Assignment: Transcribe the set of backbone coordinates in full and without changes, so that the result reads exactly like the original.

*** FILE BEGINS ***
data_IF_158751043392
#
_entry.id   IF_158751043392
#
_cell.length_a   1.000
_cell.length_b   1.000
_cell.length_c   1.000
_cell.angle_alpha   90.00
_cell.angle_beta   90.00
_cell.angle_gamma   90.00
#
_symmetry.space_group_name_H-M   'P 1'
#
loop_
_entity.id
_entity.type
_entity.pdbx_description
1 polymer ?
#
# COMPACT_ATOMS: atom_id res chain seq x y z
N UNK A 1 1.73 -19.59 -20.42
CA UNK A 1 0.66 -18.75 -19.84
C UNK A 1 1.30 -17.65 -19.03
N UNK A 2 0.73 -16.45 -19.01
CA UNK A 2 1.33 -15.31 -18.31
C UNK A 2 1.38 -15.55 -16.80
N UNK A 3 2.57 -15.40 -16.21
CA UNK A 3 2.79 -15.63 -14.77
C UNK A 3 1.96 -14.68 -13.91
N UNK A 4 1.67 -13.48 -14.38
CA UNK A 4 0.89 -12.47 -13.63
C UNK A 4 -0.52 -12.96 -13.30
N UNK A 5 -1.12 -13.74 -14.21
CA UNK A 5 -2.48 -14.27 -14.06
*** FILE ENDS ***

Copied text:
data_IF_158751043392
#
_entry.id   IF_158751043392
#
_cell.length_a   1.000
_cell.length_b   1.000
_cell.length_c   1.000
_cell.angle_alpha   90.00
_cell.angle_beta   90.00
_cell.angle_gamma   90.00
#
_symmetry.space_group_name_H-M   'P 1'
#
loop_
_entity.id
_entity.type
_entity.pdbx_description
1 polymer ?
#
# COMPACT_ATOMS: atom_id res chain seq x y z
N UNK A 1 1.73 -19.59 -20.42
CA UNK A 1 0.66 -18.75 -19.84
C UNK A 1 1.30 -17.65 -19.03
N UNK A 2 0.73 -16.45 -19.01
CA UNK A 2 1.33 -15.31 -18.31
C UNK A 2 1.38 -15.55 -16.80
N UNK A 3 2.57 -15.40 -16.21
CA UNK A 3 2.79 -15.63 -14.77
C UNK A 3 1.96 -14.68 -13.91
N UNK A 4 1.67 -13.48 -14.38
CA UNK A 4 0.89 -12.47 -13.63
C UNK A 4 -0.52 -12.96 -13.30
N UNK A 5 -1.12 -13.74 -14.21
CA UNK A 5 -2.48 -14.27 -14.06